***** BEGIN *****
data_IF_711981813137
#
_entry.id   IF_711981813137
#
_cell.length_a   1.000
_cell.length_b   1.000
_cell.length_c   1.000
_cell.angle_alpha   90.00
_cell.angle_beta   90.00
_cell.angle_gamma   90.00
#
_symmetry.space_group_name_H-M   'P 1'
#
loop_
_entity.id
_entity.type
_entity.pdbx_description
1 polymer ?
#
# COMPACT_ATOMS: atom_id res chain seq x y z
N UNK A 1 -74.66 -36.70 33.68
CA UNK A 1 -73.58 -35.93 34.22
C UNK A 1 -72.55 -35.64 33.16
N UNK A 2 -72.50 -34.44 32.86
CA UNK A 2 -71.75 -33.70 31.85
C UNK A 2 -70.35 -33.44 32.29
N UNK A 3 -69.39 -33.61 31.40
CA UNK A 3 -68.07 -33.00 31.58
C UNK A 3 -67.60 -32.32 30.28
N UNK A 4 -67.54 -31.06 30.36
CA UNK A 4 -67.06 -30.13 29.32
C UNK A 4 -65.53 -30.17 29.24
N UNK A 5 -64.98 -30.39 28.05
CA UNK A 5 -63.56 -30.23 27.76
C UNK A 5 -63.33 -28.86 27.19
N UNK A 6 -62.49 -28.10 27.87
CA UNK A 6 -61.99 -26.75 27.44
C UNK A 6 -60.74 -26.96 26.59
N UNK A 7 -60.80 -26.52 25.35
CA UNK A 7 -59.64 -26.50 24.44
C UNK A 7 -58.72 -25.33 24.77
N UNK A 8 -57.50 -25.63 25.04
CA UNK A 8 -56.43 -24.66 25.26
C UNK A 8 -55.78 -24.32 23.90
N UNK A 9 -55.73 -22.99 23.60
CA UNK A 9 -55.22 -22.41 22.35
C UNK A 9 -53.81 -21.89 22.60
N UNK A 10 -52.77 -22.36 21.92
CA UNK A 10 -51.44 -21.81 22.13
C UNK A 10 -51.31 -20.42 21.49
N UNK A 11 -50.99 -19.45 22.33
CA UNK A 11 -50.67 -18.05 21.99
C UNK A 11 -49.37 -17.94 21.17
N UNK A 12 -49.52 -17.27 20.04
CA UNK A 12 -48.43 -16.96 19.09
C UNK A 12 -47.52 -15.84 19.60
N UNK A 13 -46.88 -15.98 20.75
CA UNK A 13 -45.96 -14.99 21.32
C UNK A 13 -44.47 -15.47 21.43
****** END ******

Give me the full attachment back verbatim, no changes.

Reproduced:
data_IF_711981813137
#
_entry.id   IF_711981813137
#
_cell.length_a   1.000
_cell.length_b   1.000
_cell.length_c   1.000
_cell.angle_alpha   90.00
_cell.angle_beta   90.00
_cell.angle_gamma   90.00
#
_symmetry.space_group_name_H-M   'P 1'
#
loop_
_entity.id
_entity.type
_entity.pdbx_description
1 polymer ?
#
# COMPACT_ATOMS: atom_id res chain seq x y z
N UNK A 1 -74.66 -36.70 33.68
CA UNK A 1 -73.58 -35.93 34.22
C UNK A 1 -72.55 -35.64 33.16
N UNK A 2 -72.50 -34.44 32.86
CA UNK A 2 -71.75 -33.70 31.85
C UNK A 2 -70.35 -33.44 32.29
N UNK A 3 -69.39 -33.61 31.40
CA UNK A 3 -68.07 -33.00 31.58
C UNK A 3 -67.60 -32.32 30.28
N UNK A 4 -67.54 -31.06 30.36
CA UNK A 4 -67.06 -30.13 29.32
C UNK A 4 -65.53 -30.17 29.24
N UNK A 5 -64.98 -30.39 28.05
CA UNK A 5 -63.56 -30.23 27.76
C UNK A 5 -63.33 -28.86 27.19
N UNK A 6 -62.49 -28.10 27.87
CA UNK A 6 -61.99 -26.75 27.44
C UNK A 6 -60.74 -26.96 26.59
N UNK A 7 -60.80 -26.52 25.35
CA UNK A 7 -59.64 -26.50 24.44
C UNK A 7 -58.72 -25.33 24.77
N UNK A 8 -57.50 -25.63 25.04
CA UNK A 8 -56.43 -24.66 25.26
C UNK A 8 -55.78 -24.32 23.90
N UNK A 9 -55.73 -22.99 23.60
CA UNK A 9 -55.22 -22.41 22.35
C UNK A 9 -53.81 -21.89 22.60
N UNK A 10 -52.77 -22.36 21.92
CA UNK A 10 -51.44 -21.81 22.13
C UNK A 10 -51.31 -20.42 21.49
N UNK A 11 -50.99 -19.45 22.33
CA UNK A 11 -50.67 -18.05 21.99
C UNK A 11 -49.37 -17.94 21.17
N UNK A 12 -49.52 -17.27 20.04
CA UNK A 12 -48.43 -16.96 19.09
C UNK A 12 -47.52 -15.84 19.60
N UNK A 13 -46.88 -15.98 20.75
CA UNK A 13 -45.96 -14.99 21.32
C UNK A 13 -44.47 -15.47 21.43